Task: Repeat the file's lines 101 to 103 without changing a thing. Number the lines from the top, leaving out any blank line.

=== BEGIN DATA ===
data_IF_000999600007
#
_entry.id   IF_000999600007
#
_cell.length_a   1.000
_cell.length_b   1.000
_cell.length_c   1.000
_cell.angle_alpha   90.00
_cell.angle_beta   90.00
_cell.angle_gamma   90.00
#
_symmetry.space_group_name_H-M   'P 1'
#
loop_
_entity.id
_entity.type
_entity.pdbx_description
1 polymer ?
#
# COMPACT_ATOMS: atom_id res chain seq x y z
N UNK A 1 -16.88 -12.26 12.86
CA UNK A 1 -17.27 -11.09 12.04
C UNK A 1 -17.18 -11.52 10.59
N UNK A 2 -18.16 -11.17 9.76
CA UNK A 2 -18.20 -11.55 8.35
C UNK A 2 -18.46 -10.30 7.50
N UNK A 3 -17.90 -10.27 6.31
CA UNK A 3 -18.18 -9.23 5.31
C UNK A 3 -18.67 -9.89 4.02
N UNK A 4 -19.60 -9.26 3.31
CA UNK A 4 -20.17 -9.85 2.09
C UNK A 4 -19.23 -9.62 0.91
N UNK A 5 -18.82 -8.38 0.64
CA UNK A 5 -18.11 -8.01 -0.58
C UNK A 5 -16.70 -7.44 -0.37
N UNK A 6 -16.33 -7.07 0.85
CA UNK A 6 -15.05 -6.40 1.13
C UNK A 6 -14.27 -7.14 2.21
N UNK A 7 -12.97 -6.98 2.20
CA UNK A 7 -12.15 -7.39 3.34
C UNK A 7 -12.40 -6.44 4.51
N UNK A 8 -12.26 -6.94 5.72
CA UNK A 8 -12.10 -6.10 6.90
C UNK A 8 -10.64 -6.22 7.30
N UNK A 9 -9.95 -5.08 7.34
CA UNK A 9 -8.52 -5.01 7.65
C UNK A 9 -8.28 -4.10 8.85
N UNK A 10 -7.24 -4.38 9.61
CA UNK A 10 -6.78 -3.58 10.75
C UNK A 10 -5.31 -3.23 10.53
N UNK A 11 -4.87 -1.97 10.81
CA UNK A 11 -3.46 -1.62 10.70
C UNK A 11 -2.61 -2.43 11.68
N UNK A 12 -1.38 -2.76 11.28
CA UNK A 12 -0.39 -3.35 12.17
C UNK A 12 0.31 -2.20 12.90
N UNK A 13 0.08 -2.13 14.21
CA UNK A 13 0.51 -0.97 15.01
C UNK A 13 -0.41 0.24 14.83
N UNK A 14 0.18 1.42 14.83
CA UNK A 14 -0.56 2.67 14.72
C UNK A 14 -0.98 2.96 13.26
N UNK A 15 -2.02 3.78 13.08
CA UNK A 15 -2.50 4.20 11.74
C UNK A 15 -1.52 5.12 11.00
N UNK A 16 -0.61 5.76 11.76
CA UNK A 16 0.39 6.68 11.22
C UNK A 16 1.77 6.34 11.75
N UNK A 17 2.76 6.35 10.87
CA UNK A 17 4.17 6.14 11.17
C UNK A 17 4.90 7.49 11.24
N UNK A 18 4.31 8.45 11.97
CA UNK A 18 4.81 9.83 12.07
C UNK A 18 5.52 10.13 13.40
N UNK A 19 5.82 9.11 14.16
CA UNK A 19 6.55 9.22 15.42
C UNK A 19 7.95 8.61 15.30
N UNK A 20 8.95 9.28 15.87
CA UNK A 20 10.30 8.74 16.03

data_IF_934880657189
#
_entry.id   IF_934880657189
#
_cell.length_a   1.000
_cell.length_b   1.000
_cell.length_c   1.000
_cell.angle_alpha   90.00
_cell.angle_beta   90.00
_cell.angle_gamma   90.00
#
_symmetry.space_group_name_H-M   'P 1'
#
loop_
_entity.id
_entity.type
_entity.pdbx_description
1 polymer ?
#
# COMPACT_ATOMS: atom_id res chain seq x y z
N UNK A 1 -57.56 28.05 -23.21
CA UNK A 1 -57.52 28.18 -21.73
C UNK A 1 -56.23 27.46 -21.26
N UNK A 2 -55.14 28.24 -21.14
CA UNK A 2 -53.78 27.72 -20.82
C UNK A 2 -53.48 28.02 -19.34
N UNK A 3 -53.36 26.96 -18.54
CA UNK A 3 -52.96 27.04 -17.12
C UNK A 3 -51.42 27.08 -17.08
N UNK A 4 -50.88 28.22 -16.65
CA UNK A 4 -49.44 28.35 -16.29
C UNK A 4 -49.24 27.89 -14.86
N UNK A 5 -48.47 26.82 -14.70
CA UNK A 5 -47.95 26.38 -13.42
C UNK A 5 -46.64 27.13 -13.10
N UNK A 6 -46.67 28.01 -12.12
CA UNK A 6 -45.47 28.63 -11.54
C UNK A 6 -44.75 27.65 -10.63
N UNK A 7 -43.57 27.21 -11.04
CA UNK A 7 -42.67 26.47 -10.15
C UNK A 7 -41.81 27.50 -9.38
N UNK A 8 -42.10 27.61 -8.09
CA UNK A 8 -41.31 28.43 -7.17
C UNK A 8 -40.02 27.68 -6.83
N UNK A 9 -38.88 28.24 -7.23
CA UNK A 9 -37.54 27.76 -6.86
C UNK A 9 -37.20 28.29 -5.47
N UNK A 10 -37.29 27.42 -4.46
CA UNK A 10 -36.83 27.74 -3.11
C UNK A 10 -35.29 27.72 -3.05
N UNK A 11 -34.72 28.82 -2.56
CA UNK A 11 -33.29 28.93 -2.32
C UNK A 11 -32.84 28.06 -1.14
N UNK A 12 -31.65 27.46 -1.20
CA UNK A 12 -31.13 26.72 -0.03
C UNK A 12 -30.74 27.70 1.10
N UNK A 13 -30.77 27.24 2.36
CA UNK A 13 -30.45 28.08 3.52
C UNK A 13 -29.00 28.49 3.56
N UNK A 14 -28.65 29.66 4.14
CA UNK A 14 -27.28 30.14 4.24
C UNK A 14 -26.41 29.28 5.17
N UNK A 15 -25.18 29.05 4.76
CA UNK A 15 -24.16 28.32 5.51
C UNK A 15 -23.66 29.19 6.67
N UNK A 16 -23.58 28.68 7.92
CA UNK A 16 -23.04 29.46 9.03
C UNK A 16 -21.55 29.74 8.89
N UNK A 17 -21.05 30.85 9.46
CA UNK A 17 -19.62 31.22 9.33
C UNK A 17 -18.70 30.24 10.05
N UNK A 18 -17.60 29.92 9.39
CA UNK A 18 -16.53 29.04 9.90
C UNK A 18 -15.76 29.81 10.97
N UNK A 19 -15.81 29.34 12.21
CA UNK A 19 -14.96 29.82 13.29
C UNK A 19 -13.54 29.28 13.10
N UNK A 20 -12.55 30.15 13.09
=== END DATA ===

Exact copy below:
CA UNK A 1 -57.52 28.18 -21.73
C UNK A 1 -56.23 27.46 -21.26
N UNK A 2 -55.14 28.24 -21.14